With the high costs of medical care today, it is likely that medical expenses comprise a significant part of your itemized deductions. While a large amount of deductions can lead to a large income tax refund, it is important not to accidentally overstate your medical expenses by including medical reimbursements. Only those amounts paid during the taxable year for which you received no insurance or other reimbursement can be included in your expenses for tax purposes. If you receive reimbursements from medical expenses from insurance or other sources, such as Medicare, during the year, you must reduce your total medical expenses for the year by the amount of the reimbursements. You do not have a medical deduction if you are reimbursed for all of your medical expenses for the year.
Policies Pertaining to Specific Expenses. Some medical and insurance policies provide reimbursements for only certain specific expenses. If you receive reimbursements from such a policy, you must use the total amounts you receive to reduce your total expenses, including those the policy does not provide reimbursement for. The following example has been provided by the IRS to explain this type of situation:
Example. You have insurance policies that cover your hospital and doctors’ bills but not your nursing bills. The insurance you receive for the hospital and doctors’ bills is more than their charges. In figuring your medical deduction, you must reduce the total amount you spent for medical care by the total amount of insurance you received, even if the policies do not cover some of your medical expenses.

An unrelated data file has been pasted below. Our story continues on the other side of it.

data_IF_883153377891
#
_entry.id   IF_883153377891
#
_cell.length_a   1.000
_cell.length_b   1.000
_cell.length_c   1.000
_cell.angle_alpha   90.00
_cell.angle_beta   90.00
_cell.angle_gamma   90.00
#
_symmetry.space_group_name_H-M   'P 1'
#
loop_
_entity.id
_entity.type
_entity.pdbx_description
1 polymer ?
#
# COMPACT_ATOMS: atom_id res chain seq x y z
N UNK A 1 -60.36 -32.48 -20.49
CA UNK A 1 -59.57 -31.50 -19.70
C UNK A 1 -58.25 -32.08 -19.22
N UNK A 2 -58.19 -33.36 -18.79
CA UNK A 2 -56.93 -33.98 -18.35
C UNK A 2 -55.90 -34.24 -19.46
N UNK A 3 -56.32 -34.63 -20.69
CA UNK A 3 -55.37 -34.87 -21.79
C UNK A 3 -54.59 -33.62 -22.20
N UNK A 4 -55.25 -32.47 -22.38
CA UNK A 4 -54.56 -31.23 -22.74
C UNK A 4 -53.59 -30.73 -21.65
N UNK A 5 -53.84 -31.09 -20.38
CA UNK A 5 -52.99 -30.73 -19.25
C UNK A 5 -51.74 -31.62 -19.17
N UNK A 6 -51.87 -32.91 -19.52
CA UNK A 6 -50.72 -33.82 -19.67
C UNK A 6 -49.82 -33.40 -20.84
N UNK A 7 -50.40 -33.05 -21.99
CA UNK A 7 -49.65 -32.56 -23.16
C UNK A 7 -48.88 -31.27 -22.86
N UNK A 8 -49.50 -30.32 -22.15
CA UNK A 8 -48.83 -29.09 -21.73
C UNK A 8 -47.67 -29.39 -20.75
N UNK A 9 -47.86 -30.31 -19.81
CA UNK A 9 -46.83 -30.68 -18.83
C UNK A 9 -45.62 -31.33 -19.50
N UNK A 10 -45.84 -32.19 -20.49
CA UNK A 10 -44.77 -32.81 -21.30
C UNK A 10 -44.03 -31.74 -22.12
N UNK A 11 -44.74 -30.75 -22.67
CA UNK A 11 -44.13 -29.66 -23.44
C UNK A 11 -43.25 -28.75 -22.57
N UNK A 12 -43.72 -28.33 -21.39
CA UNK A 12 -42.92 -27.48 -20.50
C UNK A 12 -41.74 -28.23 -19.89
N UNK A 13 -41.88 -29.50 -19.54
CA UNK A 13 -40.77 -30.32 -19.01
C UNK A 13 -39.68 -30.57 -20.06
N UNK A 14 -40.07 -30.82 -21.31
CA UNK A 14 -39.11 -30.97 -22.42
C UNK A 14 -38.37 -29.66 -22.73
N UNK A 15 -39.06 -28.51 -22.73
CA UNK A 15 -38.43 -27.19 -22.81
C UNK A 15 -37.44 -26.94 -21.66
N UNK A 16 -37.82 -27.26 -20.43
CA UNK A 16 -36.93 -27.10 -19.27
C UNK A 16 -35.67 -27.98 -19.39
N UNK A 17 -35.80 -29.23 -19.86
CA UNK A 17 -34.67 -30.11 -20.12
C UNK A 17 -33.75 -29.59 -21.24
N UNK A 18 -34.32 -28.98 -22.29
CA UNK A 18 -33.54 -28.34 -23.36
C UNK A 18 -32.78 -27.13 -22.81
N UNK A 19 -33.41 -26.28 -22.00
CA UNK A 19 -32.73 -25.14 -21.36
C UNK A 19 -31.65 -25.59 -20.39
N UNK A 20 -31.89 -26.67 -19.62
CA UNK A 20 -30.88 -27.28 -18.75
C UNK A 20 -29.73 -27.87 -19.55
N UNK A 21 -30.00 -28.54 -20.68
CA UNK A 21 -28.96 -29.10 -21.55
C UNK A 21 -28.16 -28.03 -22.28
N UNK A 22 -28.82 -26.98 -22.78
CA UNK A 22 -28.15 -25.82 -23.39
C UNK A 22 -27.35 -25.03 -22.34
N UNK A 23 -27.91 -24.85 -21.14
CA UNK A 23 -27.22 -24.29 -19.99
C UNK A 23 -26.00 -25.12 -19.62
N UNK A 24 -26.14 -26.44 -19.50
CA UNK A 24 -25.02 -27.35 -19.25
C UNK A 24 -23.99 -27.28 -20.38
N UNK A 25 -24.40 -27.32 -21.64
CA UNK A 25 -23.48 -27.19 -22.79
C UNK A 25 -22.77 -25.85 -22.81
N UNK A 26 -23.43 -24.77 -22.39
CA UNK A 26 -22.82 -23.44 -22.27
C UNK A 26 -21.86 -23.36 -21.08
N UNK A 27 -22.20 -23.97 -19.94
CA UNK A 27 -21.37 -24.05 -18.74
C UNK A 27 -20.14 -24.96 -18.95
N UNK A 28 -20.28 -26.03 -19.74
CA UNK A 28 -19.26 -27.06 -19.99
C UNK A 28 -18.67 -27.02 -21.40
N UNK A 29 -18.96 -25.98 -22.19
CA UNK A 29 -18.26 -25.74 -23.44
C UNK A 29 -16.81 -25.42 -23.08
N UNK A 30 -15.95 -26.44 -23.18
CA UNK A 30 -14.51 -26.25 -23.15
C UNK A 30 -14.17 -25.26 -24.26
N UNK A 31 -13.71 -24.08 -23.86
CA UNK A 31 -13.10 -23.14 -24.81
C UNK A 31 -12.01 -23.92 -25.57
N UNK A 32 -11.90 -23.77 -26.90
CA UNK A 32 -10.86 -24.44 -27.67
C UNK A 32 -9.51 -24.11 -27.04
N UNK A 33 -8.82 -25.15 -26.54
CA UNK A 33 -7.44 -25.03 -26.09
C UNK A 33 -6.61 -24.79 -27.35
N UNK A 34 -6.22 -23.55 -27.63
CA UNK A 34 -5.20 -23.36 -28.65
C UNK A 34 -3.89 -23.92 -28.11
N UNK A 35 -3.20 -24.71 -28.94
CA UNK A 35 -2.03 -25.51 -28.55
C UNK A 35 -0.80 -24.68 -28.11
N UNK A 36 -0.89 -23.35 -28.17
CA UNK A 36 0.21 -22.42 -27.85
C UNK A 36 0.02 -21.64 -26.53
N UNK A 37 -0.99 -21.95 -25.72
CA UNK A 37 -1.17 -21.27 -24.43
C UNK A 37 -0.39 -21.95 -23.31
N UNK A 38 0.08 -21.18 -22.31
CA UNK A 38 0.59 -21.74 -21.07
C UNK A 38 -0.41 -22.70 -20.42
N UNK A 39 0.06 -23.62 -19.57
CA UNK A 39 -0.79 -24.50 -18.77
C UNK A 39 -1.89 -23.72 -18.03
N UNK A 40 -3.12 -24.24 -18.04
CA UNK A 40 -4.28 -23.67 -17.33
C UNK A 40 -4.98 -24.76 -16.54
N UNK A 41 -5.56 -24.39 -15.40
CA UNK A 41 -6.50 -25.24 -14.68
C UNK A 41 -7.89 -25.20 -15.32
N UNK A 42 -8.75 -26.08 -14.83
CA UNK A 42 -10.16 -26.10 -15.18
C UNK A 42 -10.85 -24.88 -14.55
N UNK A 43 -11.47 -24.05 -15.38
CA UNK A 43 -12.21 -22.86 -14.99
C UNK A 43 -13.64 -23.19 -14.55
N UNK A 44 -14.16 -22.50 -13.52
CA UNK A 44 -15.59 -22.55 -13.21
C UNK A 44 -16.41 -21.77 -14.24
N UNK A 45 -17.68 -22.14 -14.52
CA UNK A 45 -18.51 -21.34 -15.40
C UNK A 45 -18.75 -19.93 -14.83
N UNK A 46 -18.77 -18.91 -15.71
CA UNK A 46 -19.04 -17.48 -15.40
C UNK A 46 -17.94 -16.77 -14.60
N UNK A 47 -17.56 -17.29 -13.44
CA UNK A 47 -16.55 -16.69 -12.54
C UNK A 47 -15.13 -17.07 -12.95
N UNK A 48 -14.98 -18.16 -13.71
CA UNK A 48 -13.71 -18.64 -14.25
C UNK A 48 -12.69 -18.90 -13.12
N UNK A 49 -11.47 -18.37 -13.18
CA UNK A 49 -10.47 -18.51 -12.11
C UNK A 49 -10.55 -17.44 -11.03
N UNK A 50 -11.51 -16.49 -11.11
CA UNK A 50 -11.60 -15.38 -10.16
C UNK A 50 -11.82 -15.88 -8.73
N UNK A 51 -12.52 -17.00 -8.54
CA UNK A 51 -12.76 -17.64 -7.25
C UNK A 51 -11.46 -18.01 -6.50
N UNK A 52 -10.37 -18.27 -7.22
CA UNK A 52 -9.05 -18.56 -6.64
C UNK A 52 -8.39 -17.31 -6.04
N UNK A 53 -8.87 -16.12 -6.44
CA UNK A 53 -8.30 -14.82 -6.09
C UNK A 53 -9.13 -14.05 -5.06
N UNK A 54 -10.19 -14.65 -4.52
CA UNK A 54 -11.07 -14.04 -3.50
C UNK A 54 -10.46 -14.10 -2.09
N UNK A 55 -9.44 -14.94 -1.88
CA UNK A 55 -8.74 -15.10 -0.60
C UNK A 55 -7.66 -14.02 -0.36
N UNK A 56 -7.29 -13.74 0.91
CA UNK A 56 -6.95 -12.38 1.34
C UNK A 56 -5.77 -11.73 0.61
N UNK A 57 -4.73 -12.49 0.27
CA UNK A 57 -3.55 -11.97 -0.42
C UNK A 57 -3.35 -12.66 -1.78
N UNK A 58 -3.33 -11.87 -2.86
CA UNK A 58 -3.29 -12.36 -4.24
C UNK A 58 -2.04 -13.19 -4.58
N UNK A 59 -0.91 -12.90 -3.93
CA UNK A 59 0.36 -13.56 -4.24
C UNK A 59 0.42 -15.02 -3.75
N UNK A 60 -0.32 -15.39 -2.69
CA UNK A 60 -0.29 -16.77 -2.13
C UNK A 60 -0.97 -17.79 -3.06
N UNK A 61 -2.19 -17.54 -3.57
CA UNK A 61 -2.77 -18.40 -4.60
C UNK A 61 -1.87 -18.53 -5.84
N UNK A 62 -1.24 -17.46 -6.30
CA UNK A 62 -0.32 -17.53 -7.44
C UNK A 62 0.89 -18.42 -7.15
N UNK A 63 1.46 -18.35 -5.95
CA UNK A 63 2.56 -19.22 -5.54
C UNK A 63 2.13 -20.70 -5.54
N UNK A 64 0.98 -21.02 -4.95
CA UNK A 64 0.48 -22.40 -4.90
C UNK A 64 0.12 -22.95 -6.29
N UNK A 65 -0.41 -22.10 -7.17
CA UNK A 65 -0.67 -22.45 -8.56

Health Reimbursement Arrangement (HRA). Health reimbursement plans are employer-funded plans that are funded solely by the employee. HRAs reimburse employees for medical care expenses and allow unused amounts to be carried forward. Reimbursements for medical expenses, up to a maximum dollar amount for a coverage period, are not included in the employee’s income.
Excess Reimbursements. You may have to include in income any amount you are reimbursed that is more than your related expenses.
Premiums Paid by You. Generally, you do not include the excess reimbursements in your gross income that are from a medical insurance or similar plan in which you paid the entire premium.
Premiums Paid by You and Your Employer. Portions of excess reimbursements should be included in your gross income if both you and your employer contribute to the medical insurance plan from which you received excess reimbursements. This is only the case if your employer’s contributions are not included in your gross income.
Reimbursements in a Later Year. If you are reimbursed for medical expenses that you paid in a prior year, you generally must report the reimbursement as income up to the amount you previously deducted as medical expenses. Only report as income the amount you received that reduced your taxes in the earlier year. If you did not deduct a medical expenses in a year you paid it, and later received a reimbursement for it, do not include the reimbursement up to the amount of the expense in income.
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